Can Trump Really End NAFTA?
The entire time Canada, Mexico and the U.S. have been negotiating the North American Free Trade Agreement (NAFTA), President Trump has threatened to tear up the deal. However, if he were to withdraw from the trade agreement, there’s a good chance the courts and Congress would step in to preserve our trading relationships.
“I happen to think that NAFTA will have to be terminated if we’re going to make it good. Otherwise, I believe you can’t negotiate a good deal,” Trump said last month in one of his most recent comments about scrapping the agreement.
Canadians think there’s a chance he might pull out. Carlo Dade, director of the Canada West Foundation’s Trade and Investment Centre thinks there’s about a 50% chance of that happening.
American farm groups have responded to the threats made by the president, urging him to do no harm.
“Stay the course, do the hard work, do the heavy lifting, find consensus, improve NAFTA don’t walk away from it,” says Tom Vilsack, former secretary of agriculture and current CEO of the U.S. Dairy Export Council.
Dairy leaders hope negotiators protect the U.S. dairy industry’s trading relationship with Mexico at all cost. According to Shawna Morris, vice president of trade policy for the National Milk Producers Federation, the U.S. sells $1.2 billion of dairy to Mexico each year. That’s the equivalent of one year’s milk production on a 1,500-cow size dairy. As the No. 1 trading partner to U.S. dairy, 75% of Mexico’s dairy imports come from America.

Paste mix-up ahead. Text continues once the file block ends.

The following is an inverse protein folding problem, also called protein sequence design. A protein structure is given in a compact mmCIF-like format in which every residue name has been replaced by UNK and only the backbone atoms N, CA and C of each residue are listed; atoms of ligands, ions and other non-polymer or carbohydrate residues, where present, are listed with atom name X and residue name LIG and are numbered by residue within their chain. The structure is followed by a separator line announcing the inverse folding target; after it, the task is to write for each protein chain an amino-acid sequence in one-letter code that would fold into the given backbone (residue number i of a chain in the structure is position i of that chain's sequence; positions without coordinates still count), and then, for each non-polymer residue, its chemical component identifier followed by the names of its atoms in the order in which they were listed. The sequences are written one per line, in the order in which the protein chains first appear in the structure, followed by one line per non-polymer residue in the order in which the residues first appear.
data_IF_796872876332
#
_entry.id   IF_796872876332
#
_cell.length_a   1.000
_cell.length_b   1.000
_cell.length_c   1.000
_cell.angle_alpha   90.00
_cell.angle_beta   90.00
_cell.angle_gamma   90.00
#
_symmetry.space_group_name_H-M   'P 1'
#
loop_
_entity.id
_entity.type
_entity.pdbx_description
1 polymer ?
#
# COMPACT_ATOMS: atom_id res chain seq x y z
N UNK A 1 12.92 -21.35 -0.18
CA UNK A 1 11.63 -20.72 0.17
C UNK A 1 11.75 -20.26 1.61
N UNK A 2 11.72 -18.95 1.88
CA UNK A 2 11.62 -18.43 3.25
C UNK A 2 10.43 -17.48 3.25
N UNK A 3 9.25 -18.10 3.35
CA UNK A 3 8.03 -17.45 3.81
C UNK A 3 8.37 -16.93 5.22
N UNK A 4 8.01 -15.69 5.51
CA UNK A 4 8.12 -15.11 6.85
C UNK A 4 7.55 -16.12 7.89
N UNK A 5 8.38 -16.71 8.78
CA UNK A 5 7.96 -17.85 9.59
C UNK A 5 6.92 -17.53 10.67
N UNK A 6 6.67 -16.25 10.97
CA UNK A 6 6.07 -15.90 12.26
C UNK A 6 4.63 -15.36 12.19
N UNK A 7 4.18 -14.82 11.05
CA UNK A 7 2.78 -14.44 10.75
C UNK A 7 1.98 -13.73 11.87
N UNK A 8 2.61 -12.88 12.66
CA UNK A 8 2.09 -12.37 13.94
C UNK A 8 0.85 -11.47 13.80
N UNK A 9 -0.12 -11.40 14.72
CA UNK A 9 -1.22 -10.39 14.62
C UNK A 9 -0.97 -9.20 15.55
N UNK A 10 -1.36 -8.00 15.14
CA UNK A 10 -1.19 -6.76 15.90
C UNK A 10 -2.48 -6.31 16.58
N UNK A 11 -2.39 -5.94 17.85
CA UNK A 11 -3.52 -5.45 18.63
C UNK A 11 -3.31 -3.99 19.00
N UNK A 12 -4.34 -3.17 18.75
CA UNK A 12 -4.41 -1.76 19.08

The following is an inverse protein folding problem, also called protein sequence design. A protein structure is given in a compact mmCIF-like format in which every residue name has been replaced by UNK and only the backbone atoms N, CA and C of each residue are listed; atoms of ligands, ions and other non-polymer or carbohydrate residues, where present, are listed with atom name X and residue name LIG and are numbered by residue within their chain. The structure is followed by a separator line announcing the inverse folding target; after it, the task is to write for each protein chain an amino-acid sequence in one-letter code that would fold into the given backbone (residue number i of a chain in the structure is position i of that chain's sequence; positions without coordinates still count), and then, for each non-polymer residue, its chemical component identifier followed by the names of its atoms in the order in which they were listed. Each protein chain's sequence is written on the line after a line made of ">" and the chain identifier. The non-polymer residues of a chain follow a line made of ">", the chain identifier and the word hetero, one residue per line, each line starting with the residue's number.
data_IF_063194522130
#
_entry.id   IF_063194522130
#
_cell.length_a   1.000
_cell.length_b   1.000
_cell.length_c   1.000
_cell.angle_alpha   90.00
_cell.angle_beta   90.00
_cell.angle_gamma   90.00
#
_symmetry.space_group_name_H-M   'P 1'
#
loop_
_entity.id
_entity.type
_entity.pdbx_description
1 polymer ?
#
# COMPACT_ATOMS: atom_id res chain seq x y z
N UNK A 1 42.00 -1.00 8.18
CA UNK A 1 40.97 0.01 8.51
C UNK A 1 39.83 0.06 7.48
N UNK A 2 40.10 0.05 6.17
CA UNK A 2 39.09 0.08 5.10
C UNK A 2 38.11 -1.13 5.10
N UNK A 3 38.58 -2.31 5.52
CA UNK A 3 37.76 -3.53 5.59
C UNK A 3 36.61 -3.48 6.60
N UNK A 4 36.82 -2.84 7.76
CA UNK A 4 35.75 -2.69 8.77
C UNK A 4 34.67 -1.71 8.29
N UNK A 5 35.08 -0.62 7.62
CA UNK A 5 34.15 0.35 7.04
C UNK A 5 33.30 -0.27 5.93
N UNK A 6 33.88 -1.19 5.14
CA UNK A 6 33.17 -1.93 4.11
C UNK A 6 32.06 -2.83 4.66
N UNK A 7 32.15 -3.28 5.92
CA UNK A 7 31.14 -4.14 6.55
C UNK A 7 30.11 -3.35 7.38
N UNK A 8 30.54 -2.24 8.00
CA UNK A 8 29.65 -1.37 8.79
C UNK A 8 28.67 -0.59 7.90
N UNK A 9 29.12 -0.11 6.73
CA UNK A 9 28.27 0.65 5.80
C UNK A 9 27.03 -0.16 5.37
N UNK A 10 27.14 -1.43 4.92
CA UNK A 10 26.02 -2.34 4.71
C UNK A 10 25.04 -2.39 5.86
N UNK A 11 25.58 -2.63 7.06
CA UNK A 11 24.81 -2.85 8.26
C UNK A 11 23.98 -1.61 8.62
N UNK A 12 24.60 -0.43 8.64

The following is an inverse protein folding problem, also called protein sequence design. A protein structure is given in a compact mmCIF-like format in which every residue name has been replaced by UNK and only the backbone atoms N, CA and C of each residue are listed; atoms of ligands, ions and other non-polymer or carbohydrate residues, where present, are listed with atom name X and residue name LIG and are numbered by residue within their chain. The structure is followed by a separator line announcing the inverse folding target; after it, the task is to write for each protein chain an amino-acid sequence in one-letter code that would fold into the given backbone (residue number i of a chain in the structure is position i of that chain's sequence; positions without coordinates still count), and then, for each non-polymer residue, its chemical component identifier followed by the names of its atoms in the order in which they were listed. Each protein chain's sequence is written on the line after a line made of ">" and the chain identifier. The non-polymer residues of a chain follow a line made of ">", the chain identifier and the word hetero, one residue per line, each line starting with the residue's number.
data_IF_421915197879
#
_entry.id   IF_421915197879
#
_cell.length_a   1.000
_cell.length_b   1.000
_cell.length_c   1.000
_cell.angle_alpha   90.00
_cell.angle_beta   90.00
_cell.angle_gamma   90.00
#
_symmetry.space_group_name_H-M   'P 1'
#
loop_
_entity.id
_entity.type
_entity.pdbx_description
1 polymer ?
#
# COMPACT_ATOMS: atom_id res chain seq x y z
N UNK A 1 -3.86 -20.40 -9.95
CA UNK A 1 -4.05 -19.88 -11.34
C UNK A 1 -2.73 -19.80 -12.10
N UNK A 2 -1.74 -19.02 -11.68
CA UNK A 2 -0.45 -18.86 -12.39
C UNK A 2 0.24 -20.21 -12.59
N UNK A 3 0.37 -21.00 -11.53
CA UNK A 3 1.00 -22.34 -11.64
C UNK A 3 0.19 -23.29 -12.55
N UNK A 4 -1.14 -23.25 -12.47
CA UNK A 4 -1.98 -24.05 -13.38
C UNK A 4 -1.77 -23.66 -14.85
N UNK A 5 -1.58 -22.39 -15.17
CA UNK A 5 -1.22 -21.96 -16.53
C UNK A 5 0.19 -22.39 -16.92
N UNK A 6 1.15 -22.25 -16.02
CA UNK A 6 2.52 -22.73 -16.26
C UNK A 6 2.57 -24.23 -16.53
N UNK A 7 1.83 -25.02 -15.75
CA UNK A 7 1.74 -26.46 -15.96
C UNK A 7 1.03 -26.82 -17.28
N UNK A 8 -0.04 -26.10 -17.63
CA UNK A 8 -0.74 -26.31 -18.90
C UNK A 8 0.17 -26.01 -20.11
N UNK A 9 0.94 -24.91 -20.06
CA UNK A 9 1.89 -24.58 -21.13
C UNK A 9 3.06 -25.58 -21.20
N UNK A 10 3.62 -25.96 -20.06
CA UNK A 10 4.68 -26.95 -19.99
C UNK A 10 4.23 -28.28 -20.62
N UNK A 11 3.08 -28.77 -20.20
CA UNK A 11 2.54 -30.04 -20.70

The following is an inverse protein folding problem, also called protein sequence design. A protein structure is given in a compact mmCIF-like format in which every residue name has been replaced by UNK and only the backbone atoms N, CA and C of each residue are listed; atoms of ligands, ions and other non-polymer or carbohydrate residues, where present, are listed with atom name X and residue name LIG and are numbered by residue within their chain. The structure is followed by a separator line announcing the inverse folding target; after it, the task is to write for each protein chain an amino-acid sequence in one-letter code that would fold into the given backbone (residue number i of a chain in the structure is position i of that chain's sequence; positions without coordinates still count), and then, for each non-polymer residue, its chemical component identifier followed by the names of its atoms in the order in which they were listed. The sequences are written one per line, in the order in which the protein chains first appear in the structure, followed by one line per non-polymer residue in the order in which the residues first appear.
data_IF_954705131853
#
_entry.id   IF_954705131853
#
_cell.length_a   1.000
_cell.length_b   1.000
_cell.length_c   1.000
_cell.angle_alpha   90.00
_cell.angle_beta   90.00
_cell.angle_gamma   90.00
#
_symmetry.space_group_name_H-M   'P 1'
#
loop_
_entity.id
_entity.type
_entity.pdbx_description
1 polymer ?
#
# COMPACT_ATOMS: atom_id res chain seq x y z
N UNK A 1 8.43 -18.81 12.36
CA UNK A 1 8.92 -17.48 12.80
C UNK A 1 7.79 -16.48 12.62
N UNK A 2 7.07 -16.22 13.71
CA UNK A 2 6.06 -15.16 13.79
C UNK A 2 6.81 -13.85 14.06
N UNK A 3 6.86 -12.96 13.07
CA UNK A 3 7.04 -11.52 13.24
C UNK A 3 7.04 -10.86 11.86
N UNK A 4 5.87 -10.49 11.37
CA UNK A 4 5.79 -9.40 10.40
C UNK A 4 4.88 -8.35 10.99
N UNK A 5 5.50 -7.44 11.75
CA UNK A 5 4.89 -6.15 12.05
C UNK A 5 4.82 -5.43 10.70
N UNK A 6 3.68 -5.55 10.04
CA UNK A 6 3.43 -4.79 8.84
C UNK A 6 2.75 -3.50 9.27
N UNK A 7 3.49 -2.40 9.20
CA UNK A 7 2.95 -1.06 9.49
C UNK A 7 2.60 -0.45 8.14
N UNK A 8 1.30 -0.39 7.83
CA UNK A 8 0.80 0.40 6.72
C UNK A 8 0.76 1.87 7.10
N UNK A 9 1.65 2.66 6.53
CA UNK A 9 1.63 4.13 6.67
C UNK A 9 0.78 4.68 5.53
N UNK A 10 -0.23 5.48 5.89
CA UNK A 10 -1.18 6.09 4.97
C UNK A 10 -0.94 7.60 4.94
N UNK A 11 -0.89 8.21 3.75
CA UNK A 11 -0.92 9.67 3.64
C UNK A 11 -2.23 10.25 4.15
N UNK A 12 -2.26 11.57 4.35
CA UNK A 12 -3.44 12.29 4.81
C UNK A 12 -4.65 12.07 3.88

“It’s 3 times more than the amount of dairy we sell to China each year,” she adds.
Vilsack says walking away from NAFTA would be a difficult competitive disadvantage for the U.S. to overcome.
“We’re already dealing with the aftermath of pulling out of TPP. We’ve lost an opportunity in Japan that we’re going to have to work hard to reclaim,” he says.
According to Jim Wiesemeyer, Farm Journal’s Washington policy analyst, Trump pulling out of NAFTA would likely not be the end of the trade agreement.
“Even if trump were to withdraw I think there are other things that would happen to temper the impact, either the courts or Congress,” he says. “You may well have Democratic Congress members that have never voted for bilateral trade agreements say let’s just keep what we have.”
Wiesemeyer says it’s important to keep in mind we are barely halfway through the renegotiation talks and a lot could happen between now and then. While some fear these talks could go on for years to come, Morris says the administration will not be willing to let that happen, although they likely won’t be wrapped up before the end of the year as originally hoped.
“We don’t anticipate that it’s going to bleed on for years and years. Given the Mexican election pressures and given the pressure in the U.S.,” she says. “There isn’t a lot of patience from the Administration to see these talks go on.”